Eating difficulties in girls with Rett syndrome compared with other developmental disabilities

Academic Article


  • Rett syndrome arises from a mutation on the X chromosome and occurs with prevalence in the general population in 1:10,000 women. Its major nutritional consequences require that health providers recognize early signs of eating difficulties and slowing of growth parameters. Retrospective record review of 44 girls, in two equal-sized groups matched by age, showed that the Rett syndrome group was significantly different, with lower body weights, more respiratory difficulties, more gastrointestinal symptoms interfering with eating, more swallowing problems, less self-feeding, and lower texture tolerance for chewy and crunchy foods compared with the developmental disability group. Microcephaly was noted for half of the Rett syndrome group compared with seven in the developmental disability group. Parents expressed concern about their child's difficulties in eating; eight of the Rett syndrome girls and 13 of the girls in the developmental disability group were reported to have a poor appetite. Distinctive features of Rett syndrome consistent with those in the literature were documented reasonably well in the nutrition assessment records. Detailed food intake information was analyzed for food texture characteristics to recognize early eating and texture tolerance problems. Recommendations were offered for conducting a thorough nutrition assessment of Rett syndrome patients, including analysis of the texture of consumed foods. Additional recommendations for improving nutrition services to those with Rett syndrome and other developmental disabilities include ruling out microcephaly, early identification of eating difficulties, with modifications in food texture as appropriate, and self-feeding goals.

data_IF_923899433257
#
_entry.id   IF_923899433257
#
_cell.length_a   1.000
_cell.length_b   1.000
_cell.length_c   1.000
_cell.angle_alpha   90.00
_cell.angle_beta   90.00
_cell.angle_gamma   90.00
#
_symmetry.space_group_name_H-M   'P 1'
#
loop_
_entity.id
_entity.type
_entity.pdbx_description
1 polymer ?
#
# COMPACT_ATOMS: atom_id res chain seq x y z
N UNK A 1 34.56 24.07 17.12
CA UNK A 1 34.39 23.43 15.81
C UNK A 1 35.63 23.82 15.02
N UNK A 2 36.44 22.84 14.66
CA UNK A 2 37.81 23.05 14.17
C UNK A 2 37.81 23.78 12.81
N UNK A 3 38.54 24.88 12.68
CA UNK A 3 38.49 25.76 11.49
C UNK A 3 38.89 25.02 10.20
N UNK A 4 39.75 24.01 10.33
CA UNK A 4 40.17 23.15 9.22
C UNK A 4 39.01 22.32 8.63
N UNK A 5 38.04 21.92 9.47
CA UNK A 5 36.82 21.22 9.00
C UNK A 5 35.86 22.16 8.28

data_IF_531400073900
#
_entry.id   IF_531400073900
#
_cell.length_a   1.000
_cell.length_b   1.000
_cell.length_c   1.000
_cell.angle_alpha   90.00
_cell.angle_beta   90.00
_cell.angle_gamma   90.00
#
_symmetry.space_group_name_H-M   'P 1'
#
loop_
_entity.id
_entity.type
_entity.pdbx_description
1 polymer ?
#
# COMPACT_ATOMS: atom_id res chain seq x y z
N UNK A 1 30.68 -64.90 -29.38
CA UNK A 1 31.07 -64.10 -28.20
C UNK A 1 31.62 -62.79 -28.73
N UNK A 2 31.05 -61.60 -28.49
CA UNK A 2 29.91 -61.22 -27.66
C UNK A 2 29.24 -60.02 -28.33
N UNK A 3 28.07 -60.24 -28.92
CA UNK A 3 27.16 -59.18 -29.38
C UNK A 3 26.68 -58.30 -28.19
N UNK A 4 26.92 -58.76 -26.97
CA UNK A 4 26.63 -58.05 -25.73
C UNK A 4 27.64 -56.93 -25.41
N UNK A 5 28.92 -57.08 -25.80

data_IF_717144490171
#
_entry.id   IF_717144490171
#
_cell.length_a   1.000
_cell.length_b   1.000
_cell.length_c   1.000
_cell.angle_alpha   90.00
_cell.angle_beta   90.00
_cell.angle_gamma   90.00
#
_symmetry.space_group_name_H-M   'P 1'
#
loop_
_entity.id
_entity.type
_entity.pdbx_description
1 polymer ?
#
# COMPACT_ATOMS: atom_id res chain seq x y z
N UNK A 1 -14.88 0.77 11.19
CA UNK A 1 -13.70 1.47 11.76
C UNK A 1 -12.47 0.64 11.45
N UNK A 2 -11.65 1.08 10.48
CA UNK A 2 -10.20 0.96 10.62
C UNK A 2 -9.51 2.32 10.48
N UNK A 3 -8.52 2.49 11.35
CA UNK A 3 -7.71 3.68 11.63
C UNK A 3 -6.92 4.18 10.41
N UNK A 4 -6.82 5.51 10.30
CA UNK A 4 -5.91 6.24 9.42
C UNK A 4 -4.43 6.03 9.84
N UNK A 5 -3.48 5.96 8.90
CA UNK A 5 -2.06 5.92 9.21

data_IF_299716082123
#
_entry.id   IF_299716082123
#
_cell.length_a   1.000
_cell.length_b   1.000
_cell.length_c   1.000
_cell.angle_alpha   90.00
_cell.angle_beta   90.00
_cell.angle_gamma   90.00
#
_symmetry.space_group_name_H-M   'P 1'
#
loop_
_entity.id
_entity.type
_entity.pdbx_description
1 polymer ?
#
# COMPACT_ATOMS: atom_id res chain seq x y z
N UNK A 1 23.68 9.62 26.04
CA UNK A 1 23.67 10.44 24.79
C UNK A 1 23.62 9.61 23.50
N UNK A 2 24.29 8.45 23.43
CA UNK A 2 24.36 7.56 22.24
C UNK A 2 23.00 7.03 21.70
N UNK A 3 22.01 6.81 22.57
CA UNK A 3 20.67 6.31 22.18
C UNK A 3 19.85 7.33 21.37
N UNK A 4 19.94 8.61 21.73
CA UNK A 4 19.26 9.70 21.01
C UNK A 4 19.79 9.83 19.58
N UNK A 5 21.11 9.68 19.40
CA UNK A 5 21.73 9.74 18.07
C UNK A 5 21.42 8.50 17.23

• Authors

    Digital Object Identifier (doi)

    Author List

  • Isaacs JS; Murdock M; Lane J; Percy AK
  • Start Page

  • 224
  • End Page

  • 230
  • Volume

  • 103
  • Issue

  • 2